New Delhi — Sonia Gandhi said Tuesday she would "humbly decline" to be the next prime minister of India, a decision that stunned her supporters and followed Hindu nationalist outrage over the prospect of a foreign-born woman leading the nation.
Gandhi, an Italian who became an Indian citizen 21 years ago when she married former Prime Minister Rajiv Gandhi, did not say whom she would nominate for the post. The favorite appeared to be Manmohan Singh, the architect of India's economic liberalization program during the last Congress-led government from 1991 to 1996.
"The post of prime minister has not been my aim," Gandhi told Congress party members in Parliament. "I was always certain that if ever I found myself in the position I am in today, I would follow my inner voice. I humbly decline the post."
Gandhi's Congress party and allies trounced the Hindu-nationalist party of Prime Minister Atal Bihari Vajpayee and his Democratic National Alliance in national elections that ended last week. They were swept to power by millions of impoverished Indians angered over being left out of the country's economic boom.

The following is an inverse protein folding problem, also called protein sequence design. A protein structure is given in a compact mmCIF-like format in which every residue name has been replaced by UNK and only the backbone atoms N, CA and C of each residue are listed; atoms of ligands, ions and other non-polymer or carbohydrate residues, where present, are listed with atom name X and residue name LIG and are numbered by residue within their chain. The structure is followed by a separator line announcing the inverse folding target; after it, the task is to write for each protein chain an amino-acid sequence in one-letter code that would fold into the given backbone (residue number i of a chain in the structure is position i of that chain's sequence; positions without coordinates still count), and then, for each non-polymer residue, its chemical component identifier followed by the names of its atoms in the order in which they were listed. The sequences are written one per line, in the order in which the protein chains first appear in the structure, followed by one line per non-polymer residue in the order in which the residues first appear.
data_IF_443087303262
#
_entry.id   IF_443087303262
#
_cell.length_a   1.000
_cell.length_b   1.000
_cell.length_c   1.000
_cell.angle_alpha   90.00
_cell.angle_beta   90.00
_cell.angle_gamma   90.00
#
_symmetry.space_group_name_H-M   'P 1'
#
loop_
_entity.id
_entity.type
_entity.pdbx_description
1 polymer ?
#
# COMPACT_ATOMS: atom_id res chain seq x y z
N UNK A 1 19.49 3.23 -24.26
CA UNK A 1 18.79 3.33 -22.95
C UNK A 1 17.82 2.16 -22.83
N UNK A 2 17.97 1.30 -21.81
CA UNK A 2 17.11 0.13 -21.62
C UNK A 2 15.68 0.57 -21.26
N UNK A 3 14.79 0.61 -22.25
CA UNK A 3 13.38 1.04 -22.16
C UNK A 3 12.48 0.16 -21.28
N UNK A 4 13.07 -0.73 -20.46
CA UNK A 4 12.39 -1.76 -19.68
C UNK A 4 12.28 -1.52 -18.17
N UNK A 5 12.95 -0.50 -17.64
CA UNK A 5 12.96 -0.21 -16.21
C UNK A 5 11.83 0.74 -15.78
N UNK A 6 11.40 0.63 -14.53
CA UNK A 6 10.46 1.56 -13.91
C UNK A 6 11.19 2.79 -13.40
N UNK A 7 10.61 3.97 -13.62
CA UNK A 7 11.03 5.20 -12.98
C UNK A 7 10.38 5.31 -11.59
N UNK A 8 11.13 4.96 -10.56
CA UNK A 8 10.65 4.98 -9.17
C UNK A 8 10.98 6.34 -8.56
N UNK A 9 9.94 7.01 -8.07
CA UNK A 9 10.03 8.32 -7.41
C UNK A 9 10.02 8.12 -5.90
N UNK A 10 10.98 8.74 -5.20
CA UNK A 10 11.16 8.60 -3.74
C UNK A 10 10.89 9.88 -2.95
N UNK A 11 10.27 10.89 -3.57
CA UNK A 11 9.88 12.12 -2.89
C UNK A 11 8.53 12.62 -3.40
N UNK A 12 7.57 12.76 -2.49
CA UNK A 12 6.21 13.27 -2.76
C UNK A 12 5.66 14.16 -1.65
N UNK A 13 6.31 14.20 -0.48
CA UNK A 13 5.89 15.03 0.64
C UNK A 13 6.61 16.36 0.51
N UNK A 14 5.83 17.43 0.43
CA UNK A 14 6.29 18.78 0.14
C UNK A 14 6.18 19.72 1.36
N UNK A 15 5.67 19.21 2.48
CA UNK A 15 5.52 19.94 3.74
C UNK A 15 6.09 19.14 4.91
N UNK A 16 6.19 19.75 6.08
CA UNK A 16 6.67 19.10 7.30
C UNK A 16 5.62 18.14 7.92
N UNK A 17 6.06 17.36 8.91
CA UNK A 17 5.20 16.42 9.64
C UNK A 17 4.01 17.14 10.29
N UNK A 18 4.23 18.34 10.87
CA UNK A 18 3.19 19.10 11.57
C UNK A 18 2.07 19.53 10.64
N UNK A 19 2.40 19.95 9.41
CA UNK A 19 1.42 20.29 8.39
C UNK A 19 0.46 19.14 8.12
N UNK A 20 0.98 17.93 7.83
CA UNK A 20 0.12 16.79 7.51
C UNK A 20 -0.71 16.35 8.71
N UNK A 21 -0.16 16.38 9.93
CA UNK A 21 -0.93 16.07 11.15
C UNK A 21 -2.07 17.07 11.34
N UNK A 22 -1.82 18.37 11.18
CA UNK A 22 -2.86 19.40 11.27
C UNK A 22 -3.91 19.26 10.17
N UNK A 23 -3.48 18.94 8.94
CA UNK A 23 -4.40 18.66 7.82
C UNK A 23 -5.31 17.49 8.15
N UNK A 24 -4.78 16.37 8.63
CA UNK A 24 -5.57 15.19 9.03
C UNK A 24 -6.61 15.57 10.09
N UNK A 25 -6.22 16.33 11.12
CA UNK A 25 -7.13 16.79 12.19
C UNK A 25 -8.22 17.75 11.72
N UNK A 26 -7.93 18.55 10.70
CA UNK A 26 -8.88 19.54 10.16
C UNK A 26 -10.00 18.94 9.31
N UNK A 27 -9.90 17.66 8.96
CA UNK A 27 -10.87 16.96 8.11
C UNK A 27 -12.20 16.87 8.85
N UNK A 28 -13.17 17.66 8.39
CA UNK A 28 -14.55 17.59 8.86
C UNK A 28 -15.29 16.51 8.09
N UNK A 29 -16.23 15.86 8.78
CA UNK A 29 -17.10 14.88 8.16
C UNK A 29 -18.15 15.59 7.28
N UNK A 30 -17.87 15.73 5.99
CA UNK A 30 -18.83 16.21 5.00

Gandhi would likely have led a coalition government dependent on the outside support of two communist parties, who oppose continuing economic reforms such as privatizing state-run companies.
That prospect spooked investors and caused financial markets to tumble Monday, when the Bombay Stock Exchange registered its biggest drop in its 129-year history.
The benchmark index rose Tuesday on news that Singh could be the new party candidate for prime minister, though it was unclear how his coalition would be any different from the one Gandhi might have led.